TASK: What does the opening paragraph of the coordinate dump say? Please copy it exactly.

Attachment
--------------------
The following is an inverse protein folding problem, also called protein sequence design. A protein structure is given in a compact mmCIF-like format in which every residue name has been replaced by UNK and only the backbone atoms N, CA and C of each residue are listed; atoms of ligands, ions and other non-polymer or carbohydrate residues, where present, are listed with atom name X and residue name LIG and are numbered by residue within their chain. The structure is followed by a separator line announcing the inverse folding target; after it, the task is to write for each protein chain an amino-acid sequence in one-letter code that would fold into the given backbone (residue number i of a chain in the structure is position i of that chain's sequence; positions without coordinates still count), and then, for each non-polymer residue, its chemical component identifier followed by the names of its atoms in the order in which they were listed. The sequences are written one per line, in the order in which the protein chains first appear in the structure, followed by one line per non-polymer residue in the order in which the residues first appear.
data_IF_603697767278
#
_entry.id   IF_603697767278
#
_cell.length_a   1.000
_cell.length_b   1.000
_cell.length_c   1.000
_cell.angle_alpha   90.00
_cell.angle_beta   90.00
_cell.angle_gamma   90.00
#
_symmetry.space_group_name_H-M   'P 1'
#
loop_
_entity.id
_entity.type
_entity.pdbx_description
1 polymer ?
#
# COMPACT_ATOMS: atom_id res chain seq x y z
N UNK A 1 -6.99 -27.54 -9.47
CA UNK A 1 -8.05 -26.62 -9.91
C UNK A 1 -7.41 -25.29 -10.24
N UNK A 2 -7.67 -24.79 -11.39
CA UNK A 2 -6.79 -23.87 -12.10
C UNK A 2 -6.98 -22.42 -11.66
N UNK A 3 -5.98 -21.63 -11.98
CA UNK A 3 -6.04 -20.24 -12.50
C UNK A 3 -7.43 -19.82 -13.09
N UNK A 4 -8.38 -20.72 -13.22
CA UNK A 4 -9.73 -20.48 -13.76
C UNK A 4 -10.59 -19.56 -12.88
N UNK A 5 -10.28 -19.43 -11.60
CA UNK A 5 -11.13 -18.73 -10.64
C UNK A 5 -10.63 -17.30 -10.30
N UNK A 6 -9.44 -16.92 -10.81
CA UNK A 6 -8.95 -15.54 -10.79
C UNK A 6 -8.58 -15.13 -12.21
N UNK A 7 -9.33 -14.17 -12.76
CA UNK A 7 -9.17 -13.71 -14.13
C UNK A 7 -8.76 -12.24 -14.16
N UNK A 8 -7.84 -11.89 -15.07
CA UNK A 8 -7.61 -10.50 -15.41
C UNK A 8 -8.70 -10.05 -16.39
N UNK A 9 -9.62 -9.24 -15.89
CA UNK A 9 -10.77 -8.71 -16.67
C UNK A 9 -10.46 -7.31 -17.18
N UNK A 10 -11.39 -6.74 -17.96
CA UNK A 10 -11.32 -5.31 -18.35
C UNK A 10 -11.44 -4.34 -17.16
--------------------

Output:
The following is an inverse protein folding problem, also called protein sequence design. A protein structure is given in a compact mmCIF-like format in which every residue name has been replaced by UNK and only the backbone atoms N, CA and C of each residue are listed; atoms of ligands, ions and other non-polymer or carbohydrate residues, where present, are listed with atom name X and residue name LIG and are numbered by residue within their chain. The structure is followed by a separator line announcing the inverse folding target; after it, the task is to write for each protein chain an amino-acid sequence in one-letter code that would fold into the given backbone (residue number i of a chain in the structure is position i of that chain's sequence; positions without coordinates still count), and then, for each non-polymer residue, its chemical component identifier followed by the names of its atoms in the order in which they were listed. The sequences are written one per line, in the order in which the protein chains first appear in the structure, followed by one line per non-polymer residue in the order in which the residues first appear.